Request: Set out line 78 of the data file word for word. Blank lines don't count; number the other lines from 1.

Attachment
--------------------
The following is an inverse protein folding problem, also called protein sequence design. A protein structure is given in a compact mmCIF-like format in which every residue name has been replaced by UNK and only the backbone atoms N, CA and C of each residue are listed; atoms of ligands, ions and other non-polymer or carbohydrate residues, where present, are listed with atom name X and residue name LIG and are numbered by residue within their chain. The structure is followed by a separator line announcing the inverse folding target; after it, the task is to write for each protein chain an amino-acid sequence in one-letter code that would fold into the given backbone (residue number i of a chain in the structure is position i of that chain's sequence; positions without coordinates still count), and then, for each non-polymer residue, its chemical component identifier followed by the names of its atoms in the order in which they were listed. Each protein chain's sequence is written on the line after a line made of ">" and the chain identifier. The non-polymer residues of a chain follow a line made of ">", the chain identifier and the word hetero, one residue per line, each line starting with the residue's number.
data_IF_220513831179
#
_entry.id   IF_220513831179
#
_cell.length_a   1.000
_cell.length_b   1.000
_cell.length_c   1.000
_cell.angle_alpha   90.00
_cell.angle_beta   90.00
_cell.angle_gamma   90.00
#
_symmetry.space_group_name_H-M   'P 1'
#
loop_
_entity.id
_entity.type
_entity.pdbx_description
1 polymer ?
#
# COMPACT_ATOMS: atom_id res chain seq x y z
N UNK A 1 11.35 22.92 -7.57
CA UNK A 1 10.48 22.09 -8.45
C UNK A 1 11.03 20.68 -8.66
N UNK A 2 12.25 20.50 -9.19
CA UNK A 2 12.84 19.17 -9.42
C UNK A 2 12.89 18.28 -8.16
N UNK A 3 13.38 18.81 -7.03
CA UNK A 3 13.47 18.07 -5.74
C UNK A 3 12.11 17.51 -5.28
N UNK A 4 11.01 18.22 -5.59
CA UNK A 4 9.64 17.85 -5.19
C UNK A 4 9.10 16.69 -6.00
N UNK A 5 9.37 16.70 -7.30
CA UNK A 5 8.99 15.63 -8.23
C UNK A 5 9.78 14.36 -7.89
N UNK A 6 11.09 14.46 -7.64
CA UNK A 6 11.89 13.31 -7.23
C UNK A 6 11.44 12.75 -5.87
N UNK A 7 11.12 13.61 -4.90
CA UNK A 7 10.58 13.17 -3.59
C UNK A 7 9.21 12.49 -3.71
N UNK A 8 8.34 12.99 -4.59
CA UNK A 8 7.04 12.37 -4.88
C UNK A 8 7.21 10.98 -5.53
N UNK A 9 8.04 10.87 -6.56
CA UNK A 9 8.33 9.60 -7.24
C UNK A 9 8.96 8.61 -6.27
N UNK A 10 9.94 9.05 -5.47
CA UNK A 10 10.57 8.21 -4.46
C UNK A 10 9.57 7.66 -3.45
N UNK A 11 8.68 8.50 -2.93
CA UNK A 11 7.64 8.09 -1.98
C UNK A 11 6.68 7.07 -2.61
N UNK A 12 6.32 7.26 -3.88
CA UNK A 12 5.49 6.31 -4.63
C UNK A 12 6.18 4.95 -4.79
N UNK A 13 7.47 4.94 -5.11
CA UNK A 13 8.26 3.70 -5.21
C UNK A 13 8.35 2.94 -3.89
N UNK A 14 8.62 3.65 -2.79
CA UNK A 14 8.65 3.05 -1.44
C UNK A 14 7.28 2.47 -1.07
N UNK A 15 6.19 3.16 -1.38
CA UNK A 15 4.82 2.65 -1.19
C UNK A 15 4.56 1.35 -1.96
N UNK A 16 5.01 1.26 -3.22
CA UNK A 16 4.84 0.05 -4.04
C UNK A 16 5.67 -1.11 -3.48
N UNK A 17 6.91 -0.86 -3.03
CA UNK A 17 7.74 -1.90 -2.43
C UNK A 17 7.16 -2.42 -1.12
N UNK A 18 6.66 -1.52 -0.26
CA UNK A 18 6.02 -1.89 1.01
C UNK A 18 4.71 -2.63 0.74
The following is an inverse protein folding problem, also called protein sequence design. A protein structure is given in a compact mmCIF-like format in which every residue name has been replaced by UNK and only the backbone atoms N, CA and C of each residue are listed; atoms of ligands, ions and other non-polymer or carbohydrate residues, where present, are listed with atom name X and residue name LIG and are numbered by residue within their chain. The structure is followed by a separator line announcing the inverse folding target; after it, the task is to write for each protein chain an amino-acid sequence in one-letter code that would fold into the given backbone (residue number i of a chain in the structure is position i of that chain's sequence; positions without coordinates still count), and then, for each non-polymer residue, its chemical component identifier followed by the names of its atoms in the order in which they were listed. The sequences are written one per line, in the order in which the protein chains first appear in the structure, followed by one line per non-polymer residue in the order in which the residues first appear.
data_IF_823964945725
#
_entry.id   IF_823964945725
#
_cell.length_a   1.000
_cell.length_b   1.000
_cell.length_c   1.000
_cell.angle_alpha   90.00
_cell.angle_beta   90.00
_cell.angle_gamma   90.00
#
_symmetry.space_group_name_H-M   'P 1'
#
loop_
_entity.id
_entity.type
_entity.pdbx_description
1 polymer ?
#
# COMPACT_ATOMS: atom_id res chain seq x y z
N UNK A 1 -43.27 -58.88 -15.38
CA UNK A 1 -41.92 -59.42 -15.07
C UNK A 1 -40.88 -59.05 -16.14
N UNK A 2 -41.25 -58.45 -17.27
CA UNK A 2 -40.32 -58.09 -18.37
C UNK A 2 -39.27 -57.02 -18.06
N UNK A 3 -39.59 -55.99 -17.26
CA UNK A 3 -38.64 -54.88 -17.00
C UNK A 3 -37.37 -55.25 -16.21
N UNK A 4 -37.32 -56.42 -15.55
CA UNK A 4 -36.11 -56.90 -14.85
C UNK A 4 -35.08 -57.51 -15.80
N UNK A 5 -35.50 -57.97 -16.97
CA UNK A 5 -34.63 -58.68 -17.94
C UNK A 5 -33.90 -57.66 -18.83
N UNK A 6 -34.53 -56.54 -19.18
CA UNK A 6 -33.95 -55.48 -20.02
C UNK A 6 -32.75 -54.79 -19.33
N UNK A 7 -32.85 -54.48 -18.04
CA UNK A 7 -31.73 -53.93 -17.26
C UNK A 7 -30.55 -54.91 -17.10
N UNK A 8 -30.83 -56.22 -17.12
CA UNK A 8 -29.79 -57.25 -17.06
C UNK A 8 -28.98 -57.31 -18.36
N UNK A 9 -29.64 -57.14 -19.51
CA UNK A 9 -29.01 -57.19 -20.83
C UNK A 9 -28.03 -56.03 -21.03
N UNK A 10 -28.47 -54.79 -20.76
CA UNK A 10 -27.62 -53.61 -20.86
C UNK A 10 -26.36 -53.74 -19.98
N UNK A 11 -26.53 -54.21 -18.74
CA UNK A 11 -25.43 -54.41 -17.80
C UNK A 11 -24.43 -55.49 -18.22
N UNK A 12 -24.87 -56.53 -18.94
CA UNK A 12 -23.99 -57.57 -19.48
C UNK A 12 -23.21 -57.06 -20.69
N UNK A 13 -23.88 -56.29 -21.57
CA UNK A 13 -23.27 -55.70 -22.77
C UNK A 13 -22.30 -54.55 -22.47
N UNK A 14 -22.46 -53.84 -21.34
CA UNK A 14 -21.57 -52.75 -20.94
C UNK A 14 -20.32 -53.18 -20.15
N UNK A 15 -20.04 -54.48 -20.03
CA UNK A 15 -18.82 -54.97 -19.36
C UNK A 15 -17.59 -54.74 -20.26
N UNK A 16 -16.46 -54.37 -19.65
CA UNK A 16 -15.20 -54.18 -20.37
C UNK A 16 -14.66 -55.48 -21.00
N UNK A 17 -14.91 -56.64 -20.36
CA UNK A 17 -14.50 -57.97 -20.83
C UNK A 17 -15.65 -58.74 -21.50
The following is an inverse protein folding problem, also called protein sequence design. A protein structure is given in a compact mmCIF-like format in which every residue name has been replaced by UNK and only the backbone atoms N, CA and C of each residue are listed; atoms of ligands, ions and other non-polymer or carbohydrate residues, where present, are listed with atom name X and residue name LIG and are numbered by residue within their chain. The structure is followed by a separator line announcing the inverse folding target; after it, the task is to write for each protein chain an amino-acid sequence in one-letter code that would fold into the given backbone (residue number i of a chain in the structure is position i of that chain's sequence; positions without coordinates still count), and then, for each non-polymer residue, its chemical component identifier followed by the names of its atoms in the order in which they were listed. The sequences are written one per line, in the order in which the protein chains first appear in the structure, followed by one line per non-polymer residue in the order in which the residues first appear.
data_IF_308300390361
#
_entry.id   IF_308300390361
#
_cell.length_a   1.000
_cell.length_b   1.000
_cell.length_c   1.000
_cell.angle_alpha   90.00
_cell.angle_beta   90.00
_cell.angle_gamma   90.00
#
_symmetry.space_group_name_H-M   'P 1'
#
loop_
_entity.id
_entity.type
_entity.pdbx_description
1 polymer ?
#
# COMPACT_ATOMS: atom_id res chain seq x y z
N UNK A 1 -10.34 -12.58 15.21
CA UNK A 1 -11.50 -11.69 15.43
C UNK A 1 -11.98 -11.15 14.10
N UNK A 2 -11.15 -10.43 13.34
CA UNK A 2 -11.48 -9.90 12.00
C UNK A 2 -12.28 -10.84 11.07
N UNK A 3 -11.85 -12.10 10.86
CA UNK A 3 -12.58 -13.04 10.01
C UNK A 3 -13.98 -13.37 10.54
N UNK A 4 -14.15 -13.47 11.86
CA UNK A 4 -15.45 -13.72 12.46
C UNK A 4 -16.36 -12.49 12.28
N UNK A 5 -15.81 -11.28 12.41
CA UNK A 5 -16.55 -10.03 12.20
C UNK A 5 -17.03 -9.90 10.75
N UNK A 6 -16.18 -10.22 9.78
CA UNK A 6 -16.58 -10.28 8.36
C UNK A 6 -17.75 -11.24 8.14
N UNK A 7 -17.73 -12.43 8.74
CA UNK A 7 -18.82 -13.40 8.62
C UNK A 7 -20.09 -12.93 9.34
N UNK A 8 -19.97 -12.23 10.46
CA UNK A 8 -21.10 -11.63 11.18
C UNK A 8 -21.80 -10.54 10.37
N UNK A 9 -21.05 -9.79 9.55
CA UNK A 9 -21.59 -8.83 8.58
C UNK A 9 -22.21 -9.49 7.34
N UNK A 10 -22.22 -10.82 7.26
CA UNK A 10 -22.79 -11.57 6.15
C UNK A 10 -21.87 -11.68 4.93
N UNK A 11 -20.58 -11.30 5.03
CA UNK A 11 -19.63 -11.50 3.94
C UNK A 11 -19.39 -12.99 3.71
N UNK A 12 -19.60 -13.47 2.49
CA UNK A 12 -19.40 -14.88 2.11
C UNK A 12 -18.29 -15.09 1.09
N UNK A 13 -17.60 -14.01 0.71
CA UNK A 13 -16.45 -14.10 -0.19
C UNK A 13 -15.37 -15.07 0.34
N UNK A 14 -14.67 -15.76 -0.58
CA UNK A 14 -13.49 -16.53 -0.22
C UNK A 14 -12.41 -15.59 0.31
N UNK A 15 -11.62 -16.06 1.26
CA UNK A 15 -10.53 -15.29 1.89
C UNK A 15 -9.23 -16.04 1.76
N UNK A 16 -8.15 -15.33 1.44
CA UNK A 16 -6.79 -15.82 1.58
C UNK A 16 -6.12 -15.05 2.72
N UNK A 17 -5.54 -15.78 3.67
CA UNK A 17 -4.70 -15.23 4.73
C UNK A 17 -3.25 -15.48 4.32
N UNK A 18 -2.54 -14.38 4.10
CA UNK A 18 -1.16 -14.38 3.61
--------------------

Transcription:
#